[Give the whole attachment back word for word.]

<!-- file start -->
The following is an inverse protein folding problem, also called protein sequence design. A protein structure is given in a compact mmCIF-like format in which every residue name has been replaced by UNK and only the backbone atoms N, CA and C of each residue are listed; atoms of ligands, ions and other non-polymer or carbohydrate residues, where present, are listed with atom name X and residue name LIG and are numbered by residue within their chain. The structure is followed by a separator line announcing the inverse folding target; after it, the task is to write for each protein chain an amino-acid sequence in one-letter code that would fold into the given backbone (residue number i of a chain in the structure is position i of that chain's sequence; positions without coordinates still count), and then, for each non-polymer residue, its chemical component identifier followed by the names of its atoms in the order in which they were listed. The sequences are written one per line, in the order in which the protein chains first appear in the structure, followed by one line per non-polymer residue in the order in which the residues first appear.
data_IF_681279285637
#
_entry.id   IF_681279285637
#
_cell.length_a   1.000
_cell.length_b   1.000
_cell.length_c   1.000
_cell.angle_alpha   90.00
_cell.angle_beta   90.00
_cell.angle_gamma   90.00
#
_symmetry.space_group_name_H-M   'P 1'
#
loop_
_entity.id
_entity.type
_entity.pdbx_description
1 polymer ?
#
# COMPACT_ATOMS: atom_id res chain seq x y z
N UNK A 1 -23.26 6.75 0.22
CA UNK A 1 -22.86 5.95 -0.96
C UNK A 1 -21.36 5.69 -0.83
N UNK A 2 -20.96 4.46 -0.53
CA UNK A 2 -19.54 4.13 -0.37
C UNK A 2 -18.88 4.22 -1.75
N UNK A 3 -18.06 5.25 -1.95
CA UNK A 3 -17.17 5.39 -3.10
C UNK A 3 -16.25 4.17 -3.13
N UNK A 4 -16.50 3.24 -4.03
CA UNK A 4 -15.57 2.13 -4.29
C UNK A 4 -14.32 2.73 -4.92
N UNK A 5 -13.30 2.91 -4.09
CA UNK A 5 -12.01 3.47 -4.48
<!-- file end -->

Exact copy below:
The following is an inverse protein folding problem, also called protein sequence design. A protein structure is given in a compact mmCIF-like format in which every residue name has been replaced by UNK and only the backbone atoms N, CA and C of each residue are listed; atoms of ligands, ions and other non-polymer or carbohydrate residues, where present, are listed with atom name X and residue name LIG and are numbered by residue within their chain. The structure is followed by a separator line announcing the inverse folding target; after it, the task is to write for each protein chain an amino-acid sequence in one-letter code that would fold into the given backbone (residue number i of a chain in the structure is position i of that chain's sequence; positions without coordinates still count), and then, for each non-polymer residue, its chemical component identifier followed by the names of its atoms in the order in which they were listed. The sequences are written one per line, in the order in which the protein chains first appear in the structure, followed by one line per non-polymer residue in the order in which the residues first appear.
data_IF_681279285637
#
_entry.id   IF_681279285637
#
_cell.length_a   1.000
_cell.length_b   1.000
_cell.length_c   1.000
_cell.angle_alpha   90.00
_cell.angle_beta   90.00
_cell.angle_gamma   90.00
#
_symmetry.space_group_name_H-M   'P 1'
#
loop_
_entity.id
_entity.type
_entity.pdbx_description
1 polymer ?
#
# COMPACT_ATOMS: atom_id res chain seq x y z
N UNK A 1 -23.26 6.75 0.22
CA UNK A 1 -22.86 5.95 -0.96
C UNK A 1 -21.36 5.69 -0.83
N UNK A 2 -20.96 4.46 -0.53
CA UNK A 2 -19.54 4.13 -0.37
C UNK A 2 -18.88 4.22 -1.75
N UNK A 3 -18.06 5.25 -1.95
CA UNK A 3 -17.17 5.39 -3.10
C UNK A 3 -16.25 4.17 -3.13
N UNK A 4 -16.50 3.24 -4.03
CA UNK A 4 -15.57 2.13 -4.29
C UNK A 4 -14.32 2.73 -4.92
N UNK A 5 -13.30 2.91 -4.09
CA UNK A 5 -12.01 3.47 -4.48